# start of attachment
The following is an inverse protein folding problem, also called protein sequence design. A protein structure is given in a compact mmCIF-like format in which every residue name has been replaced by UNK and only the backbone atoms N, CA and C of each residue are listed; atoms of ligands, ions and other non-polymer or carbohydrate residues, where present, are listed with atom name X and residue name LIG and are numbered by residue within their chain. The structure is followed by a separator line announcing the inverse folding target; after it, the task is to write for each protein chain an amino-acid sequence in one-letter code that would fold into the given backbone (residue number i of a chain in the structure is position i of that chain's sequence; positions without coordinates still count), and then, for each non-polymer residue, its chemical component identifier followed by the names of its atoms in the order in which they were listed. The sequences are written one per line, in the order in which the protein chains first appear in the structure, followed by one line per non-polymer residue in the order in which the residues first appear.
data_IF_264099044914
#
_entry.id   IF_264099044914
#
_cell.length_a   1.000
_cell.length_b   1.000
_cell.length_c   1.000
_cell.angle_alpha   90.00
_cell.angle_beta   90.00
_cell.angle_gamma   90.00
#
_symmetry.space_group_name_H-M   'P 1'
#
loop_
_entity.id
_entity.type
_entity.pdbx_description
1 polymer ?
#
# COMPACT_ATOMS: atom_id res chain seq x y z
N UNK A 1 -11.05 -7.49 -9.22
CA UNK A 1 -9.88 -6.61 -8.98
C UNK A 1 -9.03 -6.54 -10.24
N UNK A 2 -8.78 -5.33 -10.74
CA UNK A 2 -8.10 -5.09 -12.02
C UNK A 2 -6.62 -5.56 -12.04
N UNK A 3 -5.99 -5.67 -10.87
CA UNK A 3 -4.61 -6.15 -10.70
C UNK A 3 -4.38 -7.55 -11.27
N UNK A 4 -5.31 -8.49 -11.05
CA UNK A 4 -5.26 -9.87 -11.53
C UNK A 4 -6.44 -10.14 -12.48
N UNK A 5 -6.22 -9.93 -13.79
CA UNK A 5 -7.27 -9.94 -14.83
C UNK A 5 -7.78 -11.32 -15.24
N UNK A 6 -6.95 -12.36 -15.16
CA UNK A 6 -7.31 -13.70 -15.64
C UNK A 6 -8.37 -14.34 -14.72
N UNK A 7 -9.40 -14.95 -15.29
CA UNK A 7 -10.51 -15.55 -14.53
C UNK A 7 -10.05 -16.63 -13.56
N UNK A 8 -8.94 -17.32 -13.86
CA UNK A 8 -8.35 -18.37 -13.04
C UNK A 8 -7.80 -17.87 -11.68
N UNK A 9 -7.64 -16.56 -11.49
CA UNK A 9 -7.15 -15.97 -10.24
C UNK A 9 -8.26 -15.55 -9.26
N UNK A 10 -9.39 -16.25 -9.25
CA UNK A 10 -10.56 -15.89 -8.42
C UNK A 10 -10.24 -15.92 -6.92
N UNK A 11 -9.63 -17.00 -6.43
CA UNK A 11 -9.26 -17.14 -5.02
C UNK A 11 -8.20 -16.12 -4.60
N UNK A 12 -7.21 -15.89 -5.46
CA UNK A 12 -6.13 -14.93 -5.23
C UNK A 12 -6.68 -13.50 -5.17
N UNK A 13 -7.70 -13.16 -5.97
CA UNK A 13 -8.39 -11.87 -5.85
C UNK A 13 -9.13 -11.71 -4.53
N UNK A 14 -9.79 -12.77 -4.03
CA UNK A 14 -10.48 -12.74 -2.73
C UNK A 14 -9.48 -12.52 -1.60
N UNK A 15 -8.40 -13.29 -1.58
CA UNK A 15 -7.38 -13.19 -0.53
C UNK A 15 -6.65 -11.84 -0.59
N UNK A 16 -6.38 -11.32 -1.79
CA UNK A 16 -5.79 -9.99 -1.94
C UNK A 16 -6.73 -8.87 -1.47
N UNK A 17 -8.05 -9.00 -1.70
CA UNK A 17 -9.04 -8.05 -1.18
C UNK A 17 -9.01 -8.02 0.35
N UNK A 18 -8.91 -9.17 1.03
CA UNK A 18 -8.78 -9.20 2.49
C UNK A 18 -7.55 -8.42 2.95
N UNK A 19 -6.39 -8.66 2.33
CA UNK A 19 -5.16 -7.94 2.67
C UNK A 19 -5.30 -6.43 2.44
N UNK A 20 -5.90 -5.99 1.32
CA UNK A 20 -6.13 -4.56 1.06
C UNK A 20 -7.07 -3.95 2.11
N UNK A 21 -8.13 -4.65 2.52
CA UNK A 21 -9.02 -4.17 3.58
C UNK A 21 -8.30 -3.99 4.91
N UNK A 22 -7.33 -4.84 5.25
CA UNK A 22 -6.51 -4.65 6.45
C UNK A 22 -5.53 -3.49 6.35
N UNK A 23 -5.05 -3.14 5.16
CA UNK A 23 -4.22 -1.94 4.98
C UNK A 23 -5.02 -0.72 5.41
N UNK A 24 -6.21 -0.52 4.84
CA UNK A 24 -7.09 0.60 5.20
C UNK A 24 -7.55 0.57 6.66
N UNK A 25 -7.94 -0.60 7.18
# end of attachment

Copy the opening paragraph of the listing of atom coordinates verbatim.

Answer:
The following is an inverse protein folding problem, also called protein sequence design. A protein structure is given in a compact mmCIF-like format in which every residue name has been replaced by UNK and only the backbone atoms N, CA and C of each residue are listed; atoms of ligands, ions and other non-polymer or carbohydrate residues, where present, are listed with atom name X and residue name LIG and are numbered by residue within their chain. The structure is followed by a separator line announcing the inverse folding target; after it, the task is to write for each protein chain an amino-acid sequence in one-letter code that would fold into the given backbone (residue number i of a chain in the structure is position i of that chain's sequence; positions without coordinates still count), and then, for each non-polymer residue, its chemical component identifier followed by the names of its atoms in the order in which they were listed. The sequences are written one per line, in the order in which the protein chains first appear in the structure, followed by one line per non-polymer residue in the order in which the residues first appear.